... ask you what he been tell you. That Ku Klux killed white men too. They say they put em up to hold offices over them. It was heap worse in Georgia after freedom than it was fore. I think the poor nigger have to suffer fo what de white man put on him. We's had a hard time. Some of em down there in Georgia what didn't get into the cities where they could get victuals and a few rags fo cold weather got so pore out in the woods they nearly starved and died out. I heard em talk bout how ...
— Slave Narratives: A Folk History of Slavery in the United States From Interviews with Former Slaves: Volume II, Arkansas Narratives, Part 2 • Works Projects Administration

... Godwin moaned in his poor heart, "give me strength to fight against this sinful passion that would lead me to hate the brother whom I love. Oh Jesu, give me strength to bear it if he should be preferred before me. Make me a perfect knight—strong to suffer and endure, and, if need be, to rejoice even in ...
— The Brethren • H. Rider Haggard

... sure of it—not so sure of it!" reiterated Kilgore, with clouded brow. "I tell you, Venner, that he must be watched, and we must be guarded. We have too much at stake to suffer Nick Carter to ...
— With Links of Steel • Nicholas Carter

... buy, at the prices their holders had paid for them, all that smaller portion of these second-mortgage bonds, as well as all small lots of the Land Company's stock, held in the three counties. "The Courier," he said, with his effectual smile, "couldn't afford to see home folks suffer," and he presently had them all well out of ...
— John March, Southerner • George W. Cable

... the fanatics, with whose aid he had subverted the late government, were not the men to be intrusted with the destinies of the three kingdoms; yet he deemed it his interest to indulge them in their wild notions of civil and religious reformation, and to suffer himself for a while to be guided by their counsels. Their first measure was to publish a Vindication of their Proceedings.[1] The long parliament they pronounced[a] incapable "of answering those ends which God, his people, and the whole ...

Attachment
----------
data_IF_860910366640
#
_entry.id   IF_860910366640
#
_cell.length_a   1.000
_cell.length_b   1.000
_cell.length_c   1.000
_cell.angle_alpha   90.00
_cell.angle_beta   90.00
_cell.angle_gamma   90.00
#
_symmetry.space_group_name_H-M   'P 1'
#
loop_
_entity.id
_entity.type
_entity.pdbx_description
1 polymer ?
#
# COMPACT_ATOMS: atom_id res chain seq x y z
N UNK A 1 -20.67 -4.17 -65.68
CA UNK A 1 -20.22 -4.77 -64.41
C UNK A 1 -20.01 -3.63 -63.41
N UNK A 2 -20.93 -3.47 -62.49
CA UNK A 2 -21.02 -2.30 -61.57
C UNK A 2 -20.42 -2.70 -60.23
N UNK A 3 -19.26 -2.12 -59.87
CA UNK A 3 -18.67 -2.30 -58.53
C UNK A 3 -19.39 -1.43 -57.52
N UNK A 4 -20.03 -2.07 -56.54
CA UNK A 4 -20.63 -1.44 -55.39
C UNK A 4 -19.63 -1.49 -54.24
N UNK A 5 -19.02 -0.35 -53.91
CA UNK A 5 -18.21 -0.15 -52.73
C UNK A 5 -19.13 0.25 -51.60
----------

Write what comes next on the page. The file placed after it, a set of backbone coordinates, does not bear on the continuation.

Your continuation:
— The History of England from the First Invasion by the Romans - to the Accession of King George the Fifth - Volume 8 • John Lingard and Hilaire Belloc

... and great, who hold in subjection such numbers of your fellow-creatures, and suffer these things to happen—beware! Reflect on this lamentable change, that may, at a future period, take place against you. Arraigned before the almighty Sovereign of the universe, how will you answer the charge of such complicated ...
— The Journal of Negro History, Vol. I. Jan. 1916 • Various

... again into the scrubs, riding and walking by turns, our lives entirely depending on the camels; Jimmy had told us they were calmly feeding upon some of the trees and bushes in the neighbourhood when he got them. That they felt the pangs of thirst there can be no doubt—and what animal can suffer thirst like a camel?—as whenever they were brought to the camp they endeavoured to fumble about the empty water-bags, tin pannikins, and any other vessel that ever had ...
— Australia Twice Traversed, The Romance of Exploration • Ernest Giles

... you make love to Miss Rostrevor?" blustered Tony. "I warn you you shall suffer for this outrage. We are British subjects, and the British Government will make your confounded Spanish Authorities pay the penalty. Take off that hood thing and let's have a look ...
— Bandit Love • Juanita Savage

... If prisoners escape through the warden's fault or negligence, he must suffer their ...
— The Philippine Islands, 1493-1898 - Volume VI, 1583-1588 • Emma Helen Blair

... as the Chaymas. I doubt much whether the custom of blackening the teeth was originally suggested, as Gomara supposed, by absurd notions of beauty, or was practised with the view of preventing the toothache. * This disorder is, however, almost unknown to the Indians; and the whites suffer seldom from it in the Spanish colonies, at least in the warm regions, where the temperature is so uniform. They are more exposed to it on the back of the Cordilleras, at Santa Fe, and at Popayan. ...